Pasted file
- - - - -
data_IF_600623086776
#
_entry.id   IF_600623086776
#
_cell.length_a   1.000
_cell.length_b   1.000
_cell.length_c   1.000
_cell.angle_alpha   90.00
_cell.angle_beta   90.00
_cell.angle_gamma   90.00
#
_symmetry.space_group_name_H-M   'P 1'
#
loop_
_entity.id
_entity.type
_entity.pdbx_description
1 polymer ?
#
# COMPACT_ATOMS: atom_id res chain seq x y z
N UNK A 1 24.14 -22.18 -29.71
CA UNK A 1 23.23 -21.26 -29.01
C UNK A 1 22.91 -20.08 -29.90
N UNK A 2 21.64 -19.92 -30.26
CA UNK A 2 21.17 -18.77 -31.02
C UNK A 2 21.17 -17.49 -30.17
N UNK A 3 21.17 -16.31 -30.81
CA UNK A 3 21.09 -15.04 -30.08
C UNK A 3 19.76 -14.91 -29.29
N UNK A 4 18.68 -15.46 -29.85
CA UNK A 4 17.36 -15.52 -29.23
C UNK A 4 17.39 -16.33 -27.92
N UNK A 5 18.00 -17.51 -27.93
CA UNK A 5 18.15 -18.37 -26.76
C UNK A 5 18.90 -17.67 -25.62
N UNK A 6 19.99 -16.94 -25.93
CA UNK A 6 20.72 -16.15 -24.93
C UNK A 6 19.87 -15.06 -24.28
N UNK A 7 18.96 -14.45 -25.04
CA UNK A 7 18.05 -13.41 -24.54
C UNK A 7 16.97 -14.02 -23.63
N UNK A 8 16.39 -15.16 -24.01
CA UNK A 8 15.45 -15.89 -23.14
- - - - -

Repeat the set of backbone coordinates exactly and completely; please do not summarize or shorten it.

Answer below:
data_IF_600623086776
#
_entry.id   IF_600623086776
#
_cell.length_a   1.000
_cell.length_b   1.000
_cell.length_c   1.000
_cell.angle_alpha   90.00
_cell.angle_beta   90.00
_cell.angle_gamma   90.00
#
_symmetry.space_group_name_H-M   'P 1'
#
loop_
_entity.id
_entity.type
_entity.pdbx_description
1 polymer ?
#
# COMPACT_ATOMS: atom_id res chain seq x y z
N UNK A 1 24.14 -22.18 -29.71
CA UNK A 1 23.23 -21.26 -29.01
C UNK A 1 22.91 -20.08 -29.90
N UNK A 2 21.64 -19.92 -30.26
CA UNK A 2 21.17 -18.77 -31.02
C UNK A 2 21.17 -17.49 -30.17
N UNK A 3 21.17 -16.31 -30.81
CA UNK A 3 21.09 -15.04 -30.08
C UNK A 3 19.76 -14.91 -29.29
N UNK A 4 18.68 -15.46 -29.85
CA UNK A 4 17.36 -15.52 -29.23
C UNK A 4 17.39 -16.33 -27.92
N UNK A 5 18.00 -17.51 -27.93
CA UNK A 5 18.15 -18.37 -26.76
C UNK A 5 18.90 -17.67 -25.62
N UNK A 6 19.99 -16.94 -25.93
CA UNK A 6 20.72 -16.15 -24.93
C UNK A 6 19.87 -15.06 -24.28
N UNK A 7 18.96 -14.45 -25.04
CA UNK A 7 18.05 -13.41 -24.54
C UNK A 7 16.97 -14.02 -23.63
N UNK A 8 16.39 -15.16 -24.01
CA UNK A 8 15.45 -15.89 -23.14